But I have learned that when I reach outside myself, my self-fashioned isolation, I find amazing connection. Talking with another parent about our son’s struggles with adolescence dissolves all our superficial differences. Sharing my thoughts with a young yoga teacher about creating a welcoming & fun space to practice yoga unites us in a common, passionate vision. And when I let it out (instead of taking things so seriously) people sometimes even appreciate my sense of humor.

Thoughts on Giving Thanks for Small Miracles

When you have a child with special needs it can be sometimes difficult being around “typical” families. The contrast between what friend’s children are doing and what your own child is not doing can be immense. Friends unintentionally brag about this soccer game and that ballet recital usually without a sense that you are struggling with your same age child’s ability to say “Mama” for the first time. Initially, you grieve and inside you may struggle with the seemingly random unfairness of it all.  Some of us get angry and withdraw from those “typical” families. Others may be lost in blaming themselves or others for their child’s disability. It can be difficult to be hopeful and to see your child’s capacity for growth when the gap between your child and those “typical children” seems to widen every day.
If you are lucky, somewhere along the way, you realize that what those “typical” children are doing doesn’t really matter. It is not a comparison. You look long and hard at that beautiful child in your arms and you decide to embrace the small miracles. You begin to celebrate a connection when there was none before. You rejoice in eye contact. You revel at being able to sleep through the night -even if it took until age 4 to get there! You stop worrying about standardized “milestones” and instead create your own! Instead of looking for what is not happening-you begin to notice all that is!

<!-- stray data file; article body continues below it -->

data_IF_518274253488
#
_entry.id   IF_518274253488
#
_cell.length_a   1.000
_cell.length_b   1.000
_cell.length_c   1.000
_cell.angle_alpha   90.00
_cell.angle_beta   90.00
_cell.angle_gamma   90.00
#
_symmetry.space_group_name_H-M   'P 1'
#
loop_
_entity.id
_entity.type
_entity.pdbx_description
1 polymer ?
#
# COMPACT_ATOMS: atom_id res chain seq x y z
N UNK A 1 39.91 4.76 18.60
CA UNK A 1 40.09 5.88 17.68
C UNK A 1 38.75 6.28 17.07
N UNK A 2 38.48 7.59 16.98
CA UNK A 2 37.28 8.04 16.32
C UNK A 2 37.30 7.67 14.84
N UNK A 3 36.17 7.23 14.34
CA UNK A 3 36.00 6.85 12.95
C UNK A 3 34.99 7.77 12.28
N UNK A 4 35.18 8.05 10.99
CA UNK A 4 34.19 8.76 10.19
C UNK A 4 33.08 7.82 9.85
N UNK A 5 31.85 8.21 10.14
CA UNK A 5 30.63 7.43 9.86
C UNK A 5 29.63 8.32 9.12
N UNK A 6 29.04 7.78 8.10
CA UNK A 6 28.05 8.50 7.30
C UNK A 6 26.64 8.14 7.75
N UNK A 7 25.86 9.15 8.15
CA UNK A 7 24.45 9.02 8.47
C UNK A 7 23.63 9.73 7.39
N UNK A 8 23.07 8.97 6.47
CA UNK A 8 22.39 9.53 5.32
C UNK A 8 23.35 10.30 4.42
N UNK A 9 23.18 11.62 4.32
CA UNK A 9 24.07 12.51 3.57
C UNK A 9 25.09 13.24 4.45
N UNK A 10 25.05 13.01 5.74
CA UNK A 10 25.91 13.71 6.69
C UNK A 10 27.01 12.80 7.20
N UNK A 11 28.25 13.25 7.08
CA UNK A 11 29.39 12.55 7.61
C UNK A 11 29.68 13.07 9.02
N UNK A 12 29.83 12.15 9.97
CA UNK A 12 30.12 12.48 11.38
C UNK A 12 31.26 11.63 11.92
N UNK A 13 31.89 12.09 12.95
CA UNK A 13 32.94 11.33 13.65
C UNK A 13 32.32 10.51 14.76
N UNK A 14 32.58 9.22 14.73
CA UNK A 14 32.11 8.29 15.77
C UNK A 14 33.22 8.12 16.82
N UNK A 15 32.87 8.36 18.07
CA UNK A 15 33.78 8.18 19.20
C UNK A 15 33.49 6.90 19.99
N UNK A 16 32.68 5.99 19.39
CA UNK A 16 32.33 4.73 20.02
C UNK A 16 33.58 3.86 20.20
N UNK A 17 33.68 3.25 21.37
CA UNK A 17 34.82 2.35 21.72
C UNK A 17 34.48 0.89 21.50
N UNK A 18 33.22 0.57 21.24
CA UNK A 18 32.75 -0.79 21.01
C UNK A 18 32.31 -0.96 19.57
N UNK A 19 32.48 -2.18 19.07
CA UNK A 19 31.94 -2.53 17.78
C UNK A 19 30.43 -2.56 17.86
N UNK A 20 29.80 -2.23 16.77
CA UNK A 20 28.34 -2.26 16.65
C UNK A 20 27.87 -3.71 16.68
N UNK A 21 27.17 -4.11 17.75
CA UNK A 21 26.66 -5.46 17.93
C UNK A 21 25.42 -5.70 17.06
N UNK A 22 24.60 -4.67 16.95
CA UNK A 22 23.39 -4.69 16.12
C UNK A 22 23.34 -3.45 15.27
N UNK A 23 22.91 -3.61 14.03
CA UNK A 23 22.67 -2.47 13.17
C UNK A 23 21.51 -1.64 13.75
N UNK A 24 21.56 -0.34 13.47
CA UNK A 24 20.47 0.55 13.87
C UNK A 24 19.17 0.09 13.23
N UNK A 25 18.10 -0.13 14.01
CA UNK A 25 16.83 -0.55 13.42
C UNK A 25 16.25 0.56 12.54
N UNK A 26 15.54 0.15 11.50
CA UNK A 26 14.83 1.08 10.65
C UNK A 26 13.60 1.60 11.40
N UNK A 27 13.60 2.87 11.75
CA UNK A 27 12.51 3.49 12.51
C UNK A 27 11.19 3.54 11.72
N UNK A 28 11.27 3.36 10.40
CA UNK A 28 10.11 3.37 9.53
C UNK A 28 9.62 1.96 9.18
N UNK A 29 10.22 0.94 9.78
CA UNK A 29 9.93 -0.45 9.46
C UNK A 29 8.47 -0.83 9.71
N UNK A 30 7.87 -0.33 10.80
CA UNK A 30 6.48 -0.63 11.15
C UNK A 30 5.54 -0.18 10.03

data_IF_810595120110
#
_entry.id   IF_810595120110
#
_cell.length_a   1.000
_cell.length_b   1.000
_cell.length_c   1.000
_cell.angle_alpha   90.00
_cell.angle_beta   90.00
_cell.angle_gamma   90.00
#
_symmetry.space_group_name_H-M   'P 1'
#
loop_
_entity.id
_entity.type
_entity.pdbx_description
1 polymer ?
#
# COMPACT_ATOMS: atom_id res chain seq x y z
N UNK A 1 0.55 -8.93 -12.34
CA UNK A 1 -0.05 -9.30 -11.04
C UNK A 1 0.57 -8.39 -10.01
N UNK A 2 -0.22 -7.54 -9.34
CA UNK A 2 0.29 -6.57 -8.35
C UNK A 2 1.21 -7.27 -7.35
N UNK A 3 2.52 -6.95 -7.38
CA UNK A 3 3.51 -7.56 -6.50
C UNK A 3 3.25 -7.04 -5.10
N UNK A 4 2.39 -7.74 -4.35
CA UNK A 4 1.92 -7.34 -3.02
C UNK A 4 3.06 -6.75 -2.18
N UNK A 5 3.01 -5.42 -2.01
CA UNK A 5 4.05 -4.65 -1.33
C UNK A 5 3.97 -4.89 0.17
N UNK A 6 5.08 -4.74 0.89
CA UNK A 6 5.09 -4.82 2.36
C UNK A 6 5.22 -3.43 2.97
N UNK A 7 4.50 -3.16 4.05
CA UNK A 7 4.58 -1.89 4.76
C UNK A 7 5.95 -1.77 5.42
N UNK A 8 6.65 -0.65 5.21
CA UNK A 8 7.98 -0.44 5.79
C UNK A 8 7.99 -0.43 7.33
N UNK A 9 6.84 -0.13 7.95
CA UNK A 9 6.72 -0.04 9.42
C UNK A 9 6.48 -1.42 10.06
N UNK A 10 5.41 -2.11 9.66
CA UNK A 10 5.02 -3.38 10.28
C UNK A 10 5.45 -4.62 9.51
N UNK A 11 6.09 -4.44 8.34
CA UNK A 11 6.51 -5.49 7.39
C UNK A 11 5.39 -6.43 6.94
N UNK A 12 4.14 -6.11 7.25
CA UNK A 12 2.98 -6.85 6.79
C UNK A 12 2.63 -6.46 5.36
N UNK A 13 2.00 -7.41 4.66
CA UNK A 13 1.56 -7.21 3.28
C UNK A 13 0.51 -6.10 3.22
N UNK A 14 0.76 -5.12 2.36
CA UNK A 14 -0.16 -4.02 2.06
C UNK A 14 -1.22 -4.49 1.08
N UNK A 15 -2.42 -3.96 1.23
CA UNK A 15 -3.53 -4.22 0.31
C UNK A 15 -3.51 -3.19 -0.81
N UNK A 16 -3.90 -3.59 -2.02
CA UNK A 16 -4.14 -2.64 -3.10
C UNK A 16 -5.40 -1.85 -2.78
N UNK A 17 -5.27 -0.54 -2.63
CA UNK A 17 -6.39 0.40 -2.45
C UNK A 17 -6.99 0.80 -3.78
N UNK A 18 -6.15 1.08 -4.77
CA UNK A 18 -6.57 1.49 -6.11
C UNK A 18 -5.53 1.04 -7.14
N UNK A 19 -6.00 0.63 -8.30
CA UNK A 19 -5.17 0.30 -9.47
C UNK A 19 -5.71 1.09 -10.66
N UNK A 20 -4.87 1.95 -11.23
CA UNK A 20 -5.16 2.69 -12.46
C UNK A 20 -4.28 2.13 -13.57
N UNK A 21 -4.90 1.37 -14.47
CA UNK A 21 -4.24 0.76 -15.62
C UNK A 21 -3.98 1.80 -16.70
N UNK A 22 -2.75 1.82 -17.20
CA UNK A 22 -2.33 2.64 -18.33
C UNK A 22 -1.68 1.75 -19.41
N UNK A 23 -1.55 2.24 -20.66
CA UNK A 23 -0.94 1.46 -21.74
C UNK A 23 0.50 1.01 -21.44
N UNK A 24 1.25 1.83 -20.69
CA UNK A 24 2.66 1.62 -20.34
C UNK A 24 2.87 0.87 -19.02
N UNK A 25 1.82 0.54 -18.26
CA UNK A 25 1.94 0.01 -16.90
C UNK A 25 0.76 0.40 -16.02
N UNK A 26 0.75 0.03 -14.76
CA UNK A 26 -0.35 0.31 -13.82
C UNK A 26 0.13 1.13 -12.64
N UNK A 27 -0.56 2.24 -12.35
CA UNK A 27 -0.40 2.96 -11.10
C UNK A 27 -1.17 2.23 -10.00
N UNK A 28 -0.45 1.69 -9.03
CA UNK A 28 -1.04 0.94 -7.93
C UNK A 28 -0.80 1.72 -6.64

Focusing daily on the small miracles can create a positive dynamic between you and your child which encourages more growth. The stress diminishes and is replaced by a sense of peace and inner joy which I have found has generalized to other aspects of my life. I savor the simple moments we have together as mother and child. We laugh and we sing. We watch the sunsets. We take time to make a simple meal together, laughing while we prepare it slowly together. My son has become my "Sous Chef", and over time, an amazing little chef in his own right!
 I think in many ways I lead a more joyful life now than many of my more “typical” friends. I see many of them losing perspective about what matters. I see some of their relationships with their children suffering with the external demands that their busy lives place on them-rushing from one activity to another. Do I still grieve at times? Yes of course. Do I still worry about the future? Yes of course but focusing on the small miracles grounds me.
Self-help author Melody Beattie says "Gratitude unlocks the fullness of life. It turns what we have into enough, and more. It turns denial into acceptance, chaos to order, confusion to clarity… It can turn a meal into a feast, a house into a home, a stranger into a friend. Gratitude makes sense of our past, brings peace for today and creates a vision for tomorrow."
 If you are a mother of a child with special needs, I encourage you, every day to take some time to jot down the small miracles of that day. Get a small journal and start this week. Reflect, on these small steps, not just at thanksgiving time but every day-you and your child are creating miracles together-celebrate them!  
After a period of time has passed, you will re-read those journals and suddenly you will be aware that those simple miracles have suddenly turned into HUGE miracles! Over time, We have gone from a world of silence to actual conversations! Huge Miracles!
We hope to see you at a Mama Time Retreat or Workshop soon!